Even the NHL is Takes Snow Blindness Seriously!
Making the Right Call: The Hat Trick of Eye Safety
When the sun caused a blinding glare on the ice, the National Hockey League (NHL) delayed a big hockey game in the name of safety. This sun glare on ice, also known as snow blindness, results from unprotected exposure to UV rays which can accelerate eye aging, skin cancer and cataracts. Read on for three important reasons why the NHL scored a hat trick by making the call to delay the game.
1.) Protecting player’s health - A goalie defending a shot from the blue line has increased odds of taking a puck in the face with the blinding glare off the ice.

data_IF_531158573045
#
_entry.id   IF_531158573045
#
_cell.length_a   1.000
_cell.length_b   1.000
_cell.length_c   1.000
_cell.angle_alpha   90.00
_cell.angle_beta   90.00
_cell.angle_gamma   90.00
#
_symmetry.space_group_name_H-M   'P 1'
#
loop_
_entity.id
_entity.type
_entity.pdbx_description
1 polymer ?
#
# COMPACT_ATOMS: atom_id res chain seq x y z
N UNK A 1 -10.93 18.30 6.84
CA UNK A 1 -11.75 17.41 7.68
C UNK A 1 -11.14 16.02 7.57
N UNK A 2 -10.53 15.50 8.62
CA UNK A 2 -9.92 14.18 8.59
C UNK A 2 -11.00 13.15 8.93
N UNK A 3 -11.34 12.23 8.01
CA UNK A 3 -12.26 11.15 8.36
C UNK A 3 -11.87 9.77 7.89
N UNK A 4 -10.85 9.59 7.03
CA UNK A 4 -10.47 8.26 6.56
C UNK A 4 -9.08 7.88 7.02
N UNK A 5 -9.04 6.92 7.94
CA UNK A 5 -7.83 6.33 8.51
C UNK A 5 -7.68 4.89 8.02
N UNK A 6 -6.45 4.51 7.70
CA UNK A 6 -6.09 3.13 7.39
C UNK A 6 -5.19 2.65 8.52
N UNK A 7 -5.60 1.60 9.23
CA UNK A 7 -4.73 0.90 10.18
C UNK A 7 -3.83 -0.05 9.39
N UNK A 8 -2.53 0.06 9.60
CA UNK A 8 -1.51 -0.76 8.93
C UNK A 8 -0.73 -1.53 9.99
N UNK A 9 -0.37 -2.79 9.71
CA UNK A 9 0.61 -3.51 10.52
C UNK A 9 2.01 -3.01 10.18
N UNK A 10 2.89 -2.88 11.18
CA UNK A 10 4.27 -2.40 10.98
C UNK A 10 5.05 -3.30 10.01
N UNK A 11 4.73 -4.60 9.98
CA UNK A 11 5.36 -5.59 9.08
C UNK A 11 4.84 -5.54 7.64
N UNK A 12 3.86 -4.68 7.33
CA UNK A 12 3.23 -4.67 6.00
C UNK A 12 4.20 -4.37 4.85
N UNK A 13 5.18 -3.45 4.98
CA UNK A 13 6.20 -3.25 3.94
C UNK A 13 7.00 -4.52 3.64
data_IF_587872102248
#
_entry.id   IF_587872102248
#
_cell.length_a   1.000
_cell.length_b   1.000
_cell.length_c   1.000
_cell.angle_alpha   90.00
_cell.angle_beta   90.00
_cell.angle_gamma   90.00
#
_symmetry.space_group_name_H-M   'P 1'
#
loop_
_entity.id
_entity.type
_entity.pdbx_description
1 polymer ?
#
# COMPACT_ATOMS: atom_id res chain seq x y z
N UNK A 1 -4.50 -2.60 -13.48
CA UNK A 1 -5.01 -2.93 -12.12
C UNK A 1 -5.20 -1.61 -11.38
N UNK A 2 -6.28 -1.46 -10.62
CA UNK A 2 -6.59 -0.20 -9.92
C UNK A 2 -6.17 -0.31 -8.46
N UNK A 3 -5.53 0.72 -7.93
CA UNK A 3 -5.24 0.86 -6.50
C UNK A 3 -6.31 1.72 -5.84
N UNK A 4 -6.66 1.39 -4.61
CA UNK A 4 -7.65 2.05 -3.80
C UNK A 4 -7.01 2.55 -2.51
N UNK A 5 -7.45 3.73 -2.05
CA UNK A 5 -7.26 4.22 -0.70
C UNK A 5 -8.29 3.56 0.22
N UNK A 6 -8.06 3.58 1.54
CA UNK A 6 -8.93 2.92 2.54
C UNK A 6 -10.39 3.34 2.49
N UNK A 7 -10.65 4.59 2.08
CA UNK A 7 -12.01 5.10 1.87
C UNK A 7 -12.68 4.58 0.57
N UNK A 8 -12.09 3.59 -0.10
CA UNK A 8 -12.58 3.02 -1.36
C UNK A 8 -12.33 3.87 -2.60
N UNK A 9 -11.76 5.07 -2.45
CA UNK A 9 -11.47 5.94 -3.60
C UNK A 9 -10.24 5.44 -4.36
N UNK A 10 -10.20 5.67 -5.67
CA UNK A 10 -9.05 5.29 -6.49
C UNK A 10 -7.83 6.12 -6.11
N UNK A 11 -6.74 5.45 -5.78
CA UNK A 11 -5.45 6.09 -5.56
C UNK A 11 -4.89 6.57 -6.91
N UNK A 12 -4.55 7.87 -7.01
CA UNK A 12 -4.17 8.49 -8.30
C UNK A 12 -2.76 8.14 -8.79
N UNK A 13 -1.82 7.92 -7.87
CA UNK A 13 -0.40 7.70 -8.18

2.) Maintaining the rules of the game - With the glare on the ice, an offensive player could easily be in the crease resulting in an infraction.
3.) Eying the puck – Spectators and players have a difficulty keeping their eyes on the puck and may experience bloodshot eyes, uncontrollable eyelid twitching, eye pain and watery eyes as they fight the glare on the ice.
Delaying the game was the best way to protect player and fan safety. An additional way to protect your eyes from snow blindness is by using higher-index lens materials that prevent the majority of UV rays from hitting your eyes. The Eye-Sun Protection Factor ™ (E-SPF) is a simple yet effective way to determine the UV protection of a lens. Xperio UV lenses with E-SPF 50+ block 100% transmitted UV light and virtually eliminate backside UV reflections to help protect your long term eye health. These lenses offer more than 50 times better eye protection than wearing no lenses at all!
Whether you’re skating around the rink or enjoying from the sidelines, be sure to wear sunglasses that offer the glare protection you need to keep your eyes in tip-top shape.